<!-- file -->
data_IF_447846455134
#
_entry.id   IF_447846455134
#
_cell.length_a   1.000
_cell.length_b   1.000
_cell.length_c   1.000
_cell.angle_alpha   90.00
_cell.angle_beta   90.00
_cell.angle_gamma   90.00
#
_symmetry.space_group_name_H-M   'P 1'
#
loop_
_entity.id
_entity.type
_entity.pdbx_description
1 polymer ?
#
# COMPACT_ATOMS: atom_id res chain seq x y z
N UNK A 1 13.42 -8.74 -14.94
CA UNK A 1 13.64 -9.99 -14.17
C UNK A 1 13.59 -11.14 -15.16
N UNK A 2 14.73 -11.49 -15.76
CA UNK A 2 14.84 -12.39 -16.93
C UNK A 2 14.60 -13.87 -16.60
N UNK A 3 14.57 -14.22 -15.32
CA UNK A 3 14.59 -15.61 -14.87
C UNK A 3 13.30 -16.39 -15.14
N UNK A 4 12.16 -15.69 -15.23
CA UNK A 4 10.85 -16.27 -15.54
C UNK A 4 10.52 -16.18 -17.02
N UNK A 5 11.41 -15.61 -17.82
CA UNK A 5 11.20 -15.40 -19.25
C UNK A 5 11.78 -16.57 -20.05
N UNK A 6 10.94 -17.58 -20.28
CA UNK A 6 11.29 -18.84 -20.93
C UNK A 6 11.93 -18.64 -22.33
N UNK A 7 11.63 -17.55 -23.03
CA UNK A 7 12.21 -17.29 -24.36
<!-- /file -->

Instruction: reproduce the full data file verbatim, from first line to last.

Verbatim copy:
data_IF_447846455134
#
_entry.id   IF_447846455134
#
_cell.length_a   1.000
_cell.length_b   1.000
_cell.length_c   1.000
_cell.angle_alpha   90.00
_cell.angle_beta   90.00
_cell.angle_gamma   90.00
#
_symmetry.space_group_name_H-M   'P 1'
#
loop_
_entity.id
_entity.type
_entity.pdbx_description
1 polymer ?
#
# COMPACT_ATOMS: atom_id res chain seq x y z
N UNK A 1 13.42 -8.74 -14.94
CA UNK A 1 13.64 -9.99 -14.17
C UNK A 1 13.59 -11.14 -15.16
N UNK A 2 14.73 -11.49 -15.76
CA UNK A 2 14.84 -12.39 -16.93
C UNK A 2 14.60 -13.87 -16.60
N UNK A 3 14.57 -14.22 -15.32
CA UNK A 3 14.59 -15.61 -14.87
C UNK A 3 13.30 -16.39 -15.14
N UNK A 4 12.16 -15.69 -15.23
CA UNK A 4 10.85 -16.27 -15.54
C UNK A 4 10.52 -16.18 -17.02
N UNK A 5 11.41 -15.61 -17.82
CA UNK A 5 11.20 -15.40 -19.25
C UNK A 5 11.78 -16.57 -20.05
N UNK A 6 10.94 -17.58 -20.28
CA UNK A 6 11.29 -18.84 -20.93
C UNK A 6 11.93 -18.64 -22.33
N UNK A 7 11.63 -17.55 -23.03
CA UNK A 7 12.21 -17.29 -24.36